In the last two years, it is becoming more and more obvious that immersive technologies are here to stay. Both Virtual and Augmented reality have enormous potential to disrupt the industries as we know them and change the way users interact with the products. And while some industries have embraced these new technologies, others still appear a bit hesitant.
Although popular in the travel and automotive industry, Virtual Reality still has a lot to prove in Advertising&Marketing. Let’s face it, advertising is all about the return on investment and some companies seem reluctant to adopt Virtual reality until this new technology proves it can be a good investment. At the end of the day, nobody wants to invest into something that will yied poor results. To determine whether Virtual Reality can provide positive ROI, we take a look at some of the more creative uses of VR and crunch the numbers of some promotional VR campaigns made so far.
Virtual Reality on Trade shows
Trade shows play are among the most lucrative marketing methods for B2B businesses. They are the place where companies present their products, show off their achievements and – most importantly – score new clients. In the past, it was all about who has the best looking, most attractive stand, but there is a new player in town and it is stealing the spotlight.
Virtual Reality has proven a perfect fit for trade shows. It attracts potential clients to the company’s stand, it allows the company to differentiate from competition and it allows the users to fall in love with the company’s products. If we ignore the boost to branding that you get from a wonderfully crafted VR experience, VR on a trade show still makes a lot of sense for companies with more expensive products. Clients report 29-33% increase in leads generated from trade shows when using Virtual Reality in comparison to years before.
So can you justify the cost of having a VR experience on a trade show? You can, if the additional 33% increase in sales allows you to cover the cost of VR content. Companies additionally improve ROI by using the VR experience on multiple trade shows or setting up a VR system at their headquarters where it works as a promotional tool. You can use the VR ROI Calculator for an idea of what kind of return on investment you can expect.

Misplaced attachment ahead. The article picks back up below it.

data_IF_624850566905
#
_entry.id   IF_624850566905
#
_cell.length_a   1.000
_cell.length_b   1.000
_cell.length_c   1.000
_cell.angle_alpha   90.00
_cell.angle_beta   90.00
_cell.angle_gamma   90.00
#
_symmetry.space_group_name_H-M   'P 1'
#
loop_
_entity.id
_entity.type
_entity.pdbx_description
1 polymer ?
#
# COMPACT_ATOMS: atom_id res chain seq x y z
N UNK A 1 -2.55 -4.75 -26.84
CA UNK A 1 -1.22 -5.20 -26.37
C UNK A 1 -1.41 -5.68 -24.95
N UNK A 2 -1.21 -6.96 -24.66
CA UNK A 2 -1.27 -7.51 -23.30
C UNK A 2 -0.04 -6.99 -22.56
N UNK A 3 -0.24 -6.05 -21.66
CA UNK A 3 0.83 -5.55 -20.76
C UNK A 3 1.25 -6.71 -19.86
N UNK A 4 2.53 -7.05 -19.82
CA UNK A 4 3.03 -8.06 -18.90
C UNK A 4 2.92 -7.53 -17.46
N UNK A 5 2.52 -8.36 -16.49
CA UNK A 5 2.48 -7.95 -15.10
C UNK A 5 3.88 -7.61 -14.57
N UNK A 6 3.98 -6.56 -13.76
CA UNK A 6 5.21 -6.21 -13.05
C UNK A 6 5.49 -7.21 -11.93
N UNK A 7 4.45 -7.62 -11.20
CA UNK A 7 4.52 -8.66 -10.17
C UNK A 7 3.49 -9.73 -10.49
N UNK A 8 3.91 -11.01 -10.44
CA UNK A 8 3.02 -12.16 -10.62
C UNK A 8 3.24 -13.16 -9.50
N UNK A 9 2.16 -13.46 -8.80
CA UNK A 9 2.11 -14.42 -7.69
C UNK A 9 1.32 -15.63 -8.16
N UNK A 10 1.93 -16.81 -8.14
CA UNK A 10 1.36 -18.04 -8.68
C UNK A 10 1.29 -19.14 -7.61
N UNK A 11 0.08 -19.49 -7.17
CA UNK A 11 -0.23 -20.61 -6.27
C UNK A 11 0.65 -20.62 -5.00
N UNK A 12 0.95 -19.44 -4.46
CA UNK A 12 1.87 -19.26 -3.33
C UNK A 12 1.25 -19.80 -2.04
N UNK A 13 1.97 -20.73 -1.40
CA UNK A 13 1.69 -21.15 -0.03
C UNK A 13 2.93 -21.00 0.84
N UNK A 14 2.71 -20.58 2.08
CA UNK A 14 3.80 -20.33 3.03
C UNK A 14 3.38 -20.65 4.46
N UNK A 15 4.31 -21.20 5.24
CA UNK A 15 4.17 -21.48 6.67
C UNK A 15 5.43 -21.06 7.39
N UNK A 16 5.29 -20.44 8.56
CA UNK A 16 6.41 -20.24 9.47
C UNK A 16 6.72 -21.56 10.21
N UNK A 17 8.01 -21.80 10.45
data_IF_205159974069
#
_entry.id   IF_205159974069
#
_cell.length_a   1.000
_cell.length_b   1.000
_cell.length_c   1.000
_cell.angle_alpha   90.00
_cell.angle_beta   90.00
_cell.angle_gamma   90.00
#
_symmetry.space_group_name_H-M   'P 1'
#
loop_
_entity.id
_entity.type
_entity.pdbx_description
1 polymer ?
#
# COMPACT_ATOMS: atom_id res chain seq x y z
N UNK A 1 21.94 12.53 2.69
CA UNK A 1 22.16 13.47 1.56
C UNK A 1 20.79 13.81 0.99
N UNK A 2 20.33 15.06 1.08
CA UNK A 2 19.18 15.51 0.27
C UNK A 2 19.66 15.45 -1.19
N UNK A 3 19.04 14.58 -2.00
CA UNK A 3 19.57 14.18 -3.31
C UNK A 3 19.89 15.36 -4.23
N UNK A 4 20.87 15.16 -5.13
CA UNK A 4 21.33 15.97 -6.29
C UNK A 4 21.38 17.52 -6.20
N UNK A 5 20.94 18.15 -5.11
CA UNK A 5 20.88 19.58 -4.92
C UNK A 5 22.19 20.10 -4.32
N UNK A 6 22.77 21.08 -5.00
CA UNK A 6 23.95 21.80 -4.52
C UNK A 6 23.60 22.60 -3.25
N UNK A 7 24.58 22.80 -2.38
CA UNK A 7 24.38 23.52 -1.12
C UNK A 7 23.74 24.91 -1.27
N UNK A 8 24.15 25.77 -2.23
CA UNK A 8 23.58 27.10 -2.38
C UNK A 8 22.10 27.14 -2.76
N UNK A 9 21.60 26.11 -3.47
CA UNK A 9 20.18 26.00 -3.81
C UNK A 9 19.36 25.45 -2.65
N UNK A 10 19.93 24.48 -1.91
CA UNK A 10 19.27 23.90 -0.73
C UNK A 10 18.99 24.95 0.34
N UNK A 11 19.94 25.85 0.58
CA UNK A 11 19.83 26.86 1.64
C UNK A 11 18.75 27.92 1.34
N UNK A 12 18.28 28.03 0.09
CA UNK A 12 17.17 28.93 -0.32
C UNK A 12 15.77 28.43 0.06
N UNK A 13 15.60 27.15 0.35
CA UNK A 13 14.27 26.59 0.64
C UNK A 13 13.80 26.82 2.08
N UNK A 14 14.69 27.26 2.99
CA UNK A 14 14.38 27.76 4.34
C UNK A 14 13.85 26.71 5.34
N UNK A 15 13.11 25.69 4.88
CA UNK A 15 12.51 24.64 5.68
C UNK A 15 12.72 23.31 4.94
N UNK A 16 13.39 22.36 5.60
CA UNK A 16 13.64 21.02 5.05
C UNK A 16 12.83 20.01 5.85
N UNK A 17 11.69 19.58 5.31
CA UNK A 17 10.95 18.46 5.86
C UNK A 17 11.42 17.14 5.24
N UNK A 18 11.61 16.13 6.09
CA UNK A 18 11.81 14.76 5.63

“VR PRODUCES A 33% INCREASE IN LEAD GENERATION”
Example: Ledluks VR experience
A high-end LED lighting company – Ledluks Lighting Solutions – commissioned a VR experience for use on PLDC in Paris and Light + Building in Frankfurt. The VR experience, made by Creative Solutions, showcases Ledluks’ complete line of products and allows the user to see, interact with and test the products just like in a real-life scenario.
The user starts in a hall, with several separate rooms around him. Each room represents a typical environment in which a LED light can be used. When the user walks to a room, the lights in that room automatically open, emphasizing the auto turn on feature of the Ledluks’ lights. Additionally, the user can change the intensity, temperature/color and the beam orientation of the lights. LedLuks not only showcased their whole range of products with the VR system, they also lowered the cost of the stand and the transportation expenses as they didn’t need to have every product in their line physically at the show.
360 virtual reality videos are another creative way of advertising a company’s product. Instead of using a normal, 2d video, the company can opt to record or render a 360-degree video, that the user can interact with. Although limited compared to a full VR experience, the 360-video is easier to distribute and shared with the masses.
Before going too deeply into examples, let’s look at a study, made by Google. Google came up with statistics for 360 video advertising. In total, the 360-video ad organically gained 46% more views and 41% more interactions (shares, subscribers) than the standard video. As a result, the 360 video was a more efficient buy, since its cost per view was lower when organic and paid views were combined.
Example: Try Before You Fly
A example of a great VR ad campaign is Thomas Cook’s “Try Before You Fly”. The VR video experience basically allowed the users to try five different holiday experiences before booking one of them. The users could hop on a helicopter tour of Manhattan, visit the Egyptian pyramids or walk along the OCBC Skyway in Singapore without leaving the store.
Not only the VR ad campaign contributed to the 190% increase in bookings, the company also won the 2015 Mobile Innovation Award, the 2015 Retail Week Customer Experience Award and was nominated for several other awards, getting a lot of free PR out of the VR Experience.
There is plenty of evidence that VR can provide an excellent ROI both as a full user experience as well as a 360-degree video ad.
Are you ready to take the first step into the world of Virtual Reality?